The fretboard on this guitar is made of ebony, with mother-of-pearl inlay that spelled out Stevie Ray Vaughan. This guitar had a beautiful red-flamed top. The body was not contoured, so the top and back were flat. The guitar was built by luthier Joe Hamilton, so it became known as The Hamiltone. It was also known as the Main guitar.

Stevie Ray Vaughan bought a guitar in Norfolk Virginia. He intended to give it away as a prize at one of his shows, but he became attached to it and gave away a different guitar. This is a 1961 Fender Stratocaster with butterscotch finished. His guitar tech, Rene Martinez, added a tiger striped pickguard that resembled one that Buddy Guy had on one of his guitars. Except for the pickguard and the SRV sticker it was stock. It was known as Scotch.

Charley Wirz owned Charley’s Guitar Shop in Dallas Texas. In 1983 he built a custom made Stratocaster style guitar as a gift for his friend Stevie Ray Vaughan.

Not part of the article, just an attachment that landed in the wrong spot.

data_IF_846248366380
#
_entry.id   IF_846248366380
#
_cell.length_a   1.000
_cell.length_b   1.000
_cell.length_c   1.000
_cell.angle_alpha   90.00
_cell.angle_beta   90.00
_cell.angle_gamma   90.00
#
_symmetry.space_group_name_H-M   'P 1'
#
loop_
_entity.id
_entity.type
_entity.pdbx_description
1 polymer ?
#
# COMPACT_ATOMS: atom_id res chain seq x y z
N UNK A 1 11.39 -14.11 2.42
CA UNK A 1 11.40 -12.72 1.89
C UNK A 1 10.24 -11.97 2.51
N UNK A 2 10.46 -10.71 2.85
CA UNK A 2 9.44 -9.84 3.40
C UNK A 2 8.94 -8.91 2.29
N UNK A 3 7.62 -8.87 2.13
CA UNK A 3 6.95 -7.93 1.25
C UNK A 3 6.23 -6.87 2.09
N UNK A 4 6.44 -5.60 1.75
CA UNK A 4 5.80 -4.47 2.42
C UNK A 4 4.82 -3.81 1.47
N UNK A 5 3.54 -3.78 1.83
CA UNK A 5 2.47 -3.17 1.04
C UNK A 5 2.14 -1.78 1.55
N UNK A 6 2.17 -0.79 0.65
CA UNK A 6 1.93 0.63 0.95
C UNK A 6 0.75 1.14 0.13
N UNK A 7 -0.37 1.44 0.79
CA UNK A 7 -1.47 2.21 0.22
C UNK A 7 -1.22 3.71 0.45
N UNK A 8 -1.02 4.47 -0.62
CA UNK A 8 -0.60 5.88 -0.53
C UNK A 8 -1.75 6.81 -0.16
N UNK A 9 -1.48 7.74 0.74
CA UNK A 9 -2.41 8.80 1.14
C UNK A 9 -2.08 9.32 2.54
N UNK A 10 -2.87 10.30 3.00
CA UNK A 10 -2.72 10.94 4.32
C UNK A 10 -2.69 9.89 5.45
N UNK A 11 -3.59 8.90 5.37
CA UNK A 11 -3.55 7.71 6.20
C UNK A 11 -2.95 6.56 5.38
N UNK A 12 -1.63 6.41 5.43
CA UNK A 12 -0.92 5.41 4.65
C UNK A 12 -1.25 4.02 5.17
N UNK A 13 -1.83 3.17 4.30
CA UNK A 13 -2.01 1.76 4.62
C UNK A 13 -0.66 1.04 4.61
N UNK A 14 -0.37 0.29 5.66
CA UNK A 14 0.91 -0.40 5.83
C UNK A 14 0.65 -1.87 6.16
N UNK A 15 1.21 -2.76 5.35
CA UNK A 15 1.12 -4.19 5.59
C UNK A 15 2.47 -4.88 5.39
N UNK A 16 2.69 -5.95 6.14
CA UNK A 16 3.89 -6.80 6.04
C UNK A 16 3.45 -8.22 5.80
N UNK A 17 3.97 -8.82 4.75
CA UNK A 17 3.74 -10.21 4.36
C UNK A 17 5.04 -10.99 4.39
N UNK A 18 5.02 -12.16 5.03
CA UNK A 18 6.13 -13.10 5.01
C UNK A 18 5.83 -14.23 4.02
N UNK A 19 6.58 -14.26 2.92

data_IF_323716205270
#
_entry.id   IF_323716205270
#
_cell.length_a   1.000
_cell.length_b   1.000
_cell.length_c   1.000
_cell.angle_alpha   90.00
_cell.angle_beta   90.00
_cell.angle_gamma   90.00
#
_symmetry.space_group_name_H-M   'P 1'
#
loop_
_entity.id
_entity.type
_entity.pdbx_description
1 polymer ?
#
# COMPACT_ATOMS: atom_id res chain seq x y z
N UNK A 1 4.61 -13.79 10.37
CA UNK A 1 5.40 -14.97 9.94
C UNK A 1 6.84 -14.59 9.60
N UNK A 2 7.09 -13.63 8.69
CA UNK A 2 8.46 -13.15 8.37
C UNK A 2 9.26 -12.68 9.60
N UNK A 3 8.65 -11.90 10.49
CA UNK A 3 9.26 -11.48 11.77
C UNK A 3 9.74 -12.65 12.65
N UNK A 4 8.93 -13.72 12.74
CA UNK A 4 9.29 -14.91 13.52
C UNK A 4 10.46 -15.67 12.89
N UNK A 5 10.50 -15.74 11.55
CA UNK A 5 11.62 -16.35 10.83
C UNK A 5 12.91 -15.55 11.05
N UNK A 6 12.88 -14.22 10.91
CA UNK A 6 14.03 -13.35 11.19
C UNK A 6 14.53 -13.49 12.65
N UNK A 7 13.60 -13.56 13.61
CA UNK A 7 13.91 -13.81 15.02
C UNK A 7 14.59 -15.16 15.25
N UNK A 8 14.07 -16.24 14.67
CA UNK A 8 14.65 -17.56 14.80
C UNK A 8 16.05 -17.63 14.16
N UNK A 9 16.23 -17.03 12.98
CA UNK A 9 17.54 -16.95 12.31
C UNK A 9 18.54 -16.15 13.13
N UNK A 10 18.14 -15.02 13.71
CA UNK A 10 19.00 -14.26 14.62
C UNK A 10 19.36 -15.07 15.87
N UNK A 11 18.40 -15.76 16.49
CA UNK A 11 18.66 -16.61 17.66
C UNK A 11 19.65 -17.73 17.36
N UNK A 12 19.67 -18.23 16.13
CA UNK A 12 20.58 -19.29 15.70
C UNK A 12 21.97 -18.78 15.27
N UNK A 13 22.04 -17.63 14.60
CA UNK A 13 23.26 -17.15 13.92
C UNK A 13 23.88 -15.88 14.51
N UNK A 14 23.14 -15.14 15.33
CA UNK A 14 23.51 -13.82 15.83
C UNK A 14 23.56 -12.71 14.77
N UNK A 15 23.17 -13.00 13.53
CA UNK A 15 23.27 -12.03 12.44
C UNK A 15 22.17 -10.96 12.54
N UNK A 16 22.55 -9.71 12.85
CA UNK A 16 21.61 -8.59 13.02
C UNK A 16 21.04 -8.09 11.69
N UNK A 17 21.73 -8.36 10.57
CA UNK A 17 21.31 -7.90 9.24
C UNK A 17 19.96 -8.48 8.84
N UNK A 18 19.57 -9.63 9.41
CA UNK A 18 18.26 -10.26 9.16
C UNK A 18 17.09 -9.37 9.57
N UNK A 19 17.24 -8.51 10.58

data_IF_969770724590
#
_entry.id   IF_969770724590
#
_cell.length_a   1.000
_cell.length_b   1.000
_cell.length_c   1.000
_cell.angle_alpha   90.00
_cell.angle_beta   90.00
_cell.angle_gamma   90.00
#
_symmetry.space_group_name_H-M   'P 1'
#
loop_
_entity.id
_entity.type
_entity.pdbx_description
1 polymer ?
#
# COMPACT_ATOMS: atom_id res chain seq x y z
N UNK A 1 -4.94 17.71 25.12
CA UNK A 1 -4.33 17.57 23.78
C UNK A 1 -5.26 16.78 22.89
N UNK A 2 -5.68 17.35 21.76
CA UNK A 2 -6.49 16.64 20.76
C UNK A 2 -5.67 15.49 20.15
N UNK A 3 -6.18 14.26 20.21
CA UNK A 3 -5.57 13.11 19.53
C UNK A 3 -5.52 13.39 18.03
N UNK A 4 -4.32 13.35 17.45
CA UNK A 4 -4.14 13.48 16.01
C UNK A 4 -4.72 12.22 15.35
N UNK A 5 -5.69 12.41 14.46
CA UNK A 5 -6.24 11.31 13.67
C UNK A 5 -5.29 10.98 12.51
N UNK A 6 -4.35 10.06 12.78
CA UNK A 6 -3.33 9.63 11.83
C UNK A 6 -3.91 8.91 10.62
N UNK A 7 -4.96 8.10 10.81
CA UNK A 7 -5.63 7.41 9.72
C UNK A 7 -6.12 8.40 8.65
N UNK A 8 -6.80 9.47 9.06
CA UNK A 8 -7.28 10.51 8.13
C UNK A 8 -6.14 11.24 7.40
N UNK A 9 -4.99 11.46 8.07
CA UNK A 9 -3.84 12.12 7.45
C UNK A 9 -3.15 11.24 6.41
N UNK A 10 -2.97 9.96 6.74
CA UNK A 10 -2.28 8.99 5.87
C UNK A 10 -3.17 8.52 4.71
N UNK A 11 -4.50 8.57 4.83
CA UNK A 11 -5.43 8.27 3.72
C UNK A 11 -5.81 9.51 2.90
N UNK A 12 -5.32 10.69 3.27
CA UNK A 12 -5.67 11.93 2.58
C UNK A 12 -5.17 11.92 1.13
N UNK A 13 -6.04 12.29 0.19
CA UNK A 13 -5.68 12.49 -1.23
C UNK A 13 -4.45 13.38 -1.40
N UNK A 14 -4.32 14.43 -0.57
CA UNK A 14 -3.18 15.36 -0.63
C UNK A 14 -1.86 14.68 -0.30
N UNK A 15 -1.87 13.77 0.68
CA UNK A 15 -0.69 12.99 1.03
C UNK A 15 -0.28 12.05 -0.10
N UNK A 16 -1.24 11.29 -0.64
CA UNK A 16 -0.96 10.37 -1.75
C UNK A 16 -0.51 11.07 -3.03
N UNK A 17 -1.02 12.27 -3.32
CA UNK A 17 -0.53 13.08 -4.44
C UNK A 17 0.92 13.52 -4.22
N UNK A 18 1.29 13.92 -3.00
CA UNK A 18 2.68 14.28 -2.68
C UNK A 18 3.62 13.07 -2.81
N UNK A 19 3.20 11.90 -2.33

It was white and had a neck plate which was engraved with the phrase, “To Stevie Ray Vaughan, more in 84”.

This guitar was unique since it had three Danelectro lipstick pickups. This guitar was named, Charley after Charley Wirz.

SRV with Lenny
Perhaps one of the more touching stories in Vaughan’s life regarded a 1963-64 Stratocaster that was a gift to Stevie Ray from his wife, Lenora. Stevie Ray was 26 years old and still standing in the shadow of his big brother Jimmy Vaughan. Stevie Ray met Lenora at a Halloween party when he was playing at a club. There was a brief courtship, they both had fallen hard for each other and were soon married. At the time he was playing with the Triple Threat band.

Jimmie,daughter, Big Jim, SRV and Lenora
Lenora and the guys went to a pawn shop and saw a maple-necked 1965 Fender Stratocaster. It had begun as a three colour sunburst model, but had undergone a rather poor paint job.

Lenora saw how much that Stevie wanted that guitar, but since they were poor and the price was $350, they could not afford it.

Stevie Ray and Lenora

Lenora got in touch with seven people that had agreed to each chip in $50 for a birthday present to Stevie Ray. He was presented with this gift at a birthday party, given in his honor at an Austin Texas nightclub called Steamboat Springs. He took the guitar home that night and within a matter of hours he woke her up and sat on the side of their bed.